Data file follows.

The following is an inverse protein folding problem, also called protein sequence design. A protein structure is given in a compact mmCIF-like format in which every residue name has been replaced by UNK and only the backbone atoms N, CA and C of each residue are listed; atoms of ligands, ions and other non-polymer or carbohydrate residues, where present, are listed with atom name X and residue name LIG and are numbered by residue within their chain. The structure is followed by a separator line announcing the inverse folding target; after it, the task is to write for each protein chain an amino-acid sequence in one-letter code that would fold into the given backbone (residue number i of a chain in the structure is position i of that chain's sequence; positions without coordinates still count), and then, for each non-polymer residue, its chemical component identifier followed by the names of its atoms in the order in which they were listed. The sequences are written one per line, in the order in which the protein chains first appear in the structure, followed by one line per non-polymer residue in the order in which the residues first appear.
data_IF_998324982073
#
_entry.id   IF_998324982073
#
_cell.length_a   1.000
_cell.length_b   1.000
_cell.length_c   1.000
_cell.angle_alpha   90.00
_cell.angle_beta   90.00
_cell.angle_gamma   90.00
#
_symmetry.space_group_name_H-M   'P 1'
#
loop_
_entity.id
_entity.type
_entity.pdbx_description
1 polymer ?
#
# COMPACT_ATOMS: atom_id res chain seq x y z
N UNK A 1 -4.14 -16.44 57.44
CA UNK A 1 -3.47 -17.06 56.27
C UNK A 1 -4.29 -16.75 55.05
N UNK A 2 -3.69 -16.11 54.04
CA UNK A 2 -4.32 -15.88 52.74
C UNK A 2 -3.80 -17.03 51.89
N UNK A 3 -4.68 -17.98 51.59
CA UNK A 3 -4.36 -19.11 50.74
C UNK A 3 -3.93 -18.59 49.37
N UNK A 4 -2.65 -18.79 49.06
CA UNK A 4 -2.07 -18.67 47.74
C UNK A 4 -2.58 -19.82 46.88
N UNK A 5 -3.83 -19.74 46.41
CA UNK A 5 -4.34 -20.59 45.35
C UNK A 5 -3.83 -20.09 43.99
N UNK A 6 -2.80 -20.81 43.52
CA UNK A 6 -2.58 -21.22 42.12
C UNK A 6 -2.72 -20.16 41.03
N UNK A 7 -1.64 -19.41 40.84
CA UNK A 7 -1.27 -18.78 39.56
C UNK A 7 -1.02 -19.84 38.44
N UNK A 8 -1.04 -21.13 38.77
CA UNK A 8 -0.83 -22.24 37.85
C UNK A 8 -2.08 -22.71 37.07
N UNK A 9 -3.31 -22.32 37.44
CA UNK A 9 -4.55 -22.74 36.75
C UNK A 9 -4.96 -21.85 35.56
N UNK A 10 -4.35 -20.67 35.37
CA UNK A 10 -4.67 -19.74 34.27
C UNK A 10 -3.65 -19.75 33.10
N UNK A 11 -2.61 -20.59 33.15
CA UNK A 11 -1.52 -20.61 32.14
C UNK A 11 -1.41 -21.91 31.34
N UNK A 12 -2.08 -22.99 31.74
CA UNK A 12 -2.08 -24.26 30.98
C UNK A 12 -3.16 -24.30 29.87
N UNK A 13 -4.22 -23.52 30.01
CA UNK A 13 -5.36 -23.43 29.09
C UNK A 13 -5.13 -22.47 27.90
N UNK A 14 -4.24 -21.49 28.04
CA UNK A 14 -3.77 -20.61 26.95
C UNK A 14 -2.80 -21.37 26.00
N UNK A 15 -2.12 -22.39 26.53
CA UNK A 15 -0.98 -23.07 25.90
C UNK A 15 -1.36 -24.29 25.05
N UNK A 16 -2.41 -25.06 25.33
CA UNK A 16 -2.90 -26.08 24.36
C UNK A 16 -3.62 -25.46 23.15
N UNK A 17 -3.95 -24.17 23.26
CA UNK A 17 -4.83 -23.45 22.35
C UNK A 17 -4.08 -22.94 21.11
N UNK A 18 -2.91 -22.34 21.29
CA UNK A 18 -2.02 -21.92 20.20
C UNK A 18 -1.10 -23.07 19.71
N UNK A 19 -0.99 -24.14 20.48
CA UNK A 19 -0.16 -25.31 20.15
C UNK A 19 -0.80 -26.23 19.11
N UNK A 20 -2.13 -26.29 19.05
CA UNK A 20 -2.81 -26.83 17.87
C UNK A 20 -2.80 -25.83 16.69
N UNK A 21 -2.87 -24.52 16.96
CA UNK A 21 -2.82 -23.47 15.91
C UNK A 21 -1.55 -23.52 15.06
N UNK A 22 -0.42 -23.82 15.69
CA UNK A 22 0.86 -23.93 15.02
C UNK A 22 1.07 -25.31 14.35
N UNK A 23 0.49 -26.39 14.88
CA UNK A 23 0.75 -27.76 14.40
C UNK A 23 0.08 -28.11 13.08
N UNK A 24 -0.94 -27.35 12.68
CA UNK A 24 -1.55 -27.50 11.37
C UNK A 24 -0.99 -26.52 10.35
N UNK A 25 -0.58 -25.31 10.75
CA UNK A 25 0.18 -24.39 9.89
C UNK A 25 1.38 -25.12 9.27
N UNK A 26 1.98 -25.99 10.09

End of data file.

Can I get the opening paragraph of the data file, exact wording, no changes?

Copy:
The following is an inverse protein folding problem, also called protein sequence design. A protein structure is given in a compact mmCIF-like format in which every residue name has been replaced by UNK and only the backbone atoms N, CA and C of each residue are listed; atoms of ligands, ions and other non-polymer or carbohydrate residues, where present, are listed with atom name X and residue name LIG and are numbered by residue within their chain. The structure is followed by a separator line announcing the inverse folding target; after it, the task is to write for each protein chain an amino-acid sequence in one-letter code that would fold into the given backbone (residue number i of a chain in the structure is position i of that chain's sequence; positions without coordinates still count), and then, for each non-polymer residue, its chemical component identifier followed by the names of its atoms in the order in which they were listed. The sequences are written one per line, in the order in which the protein chains first appear in the structure, followed by one line per non-polymer residue in the order in which the residues first appear.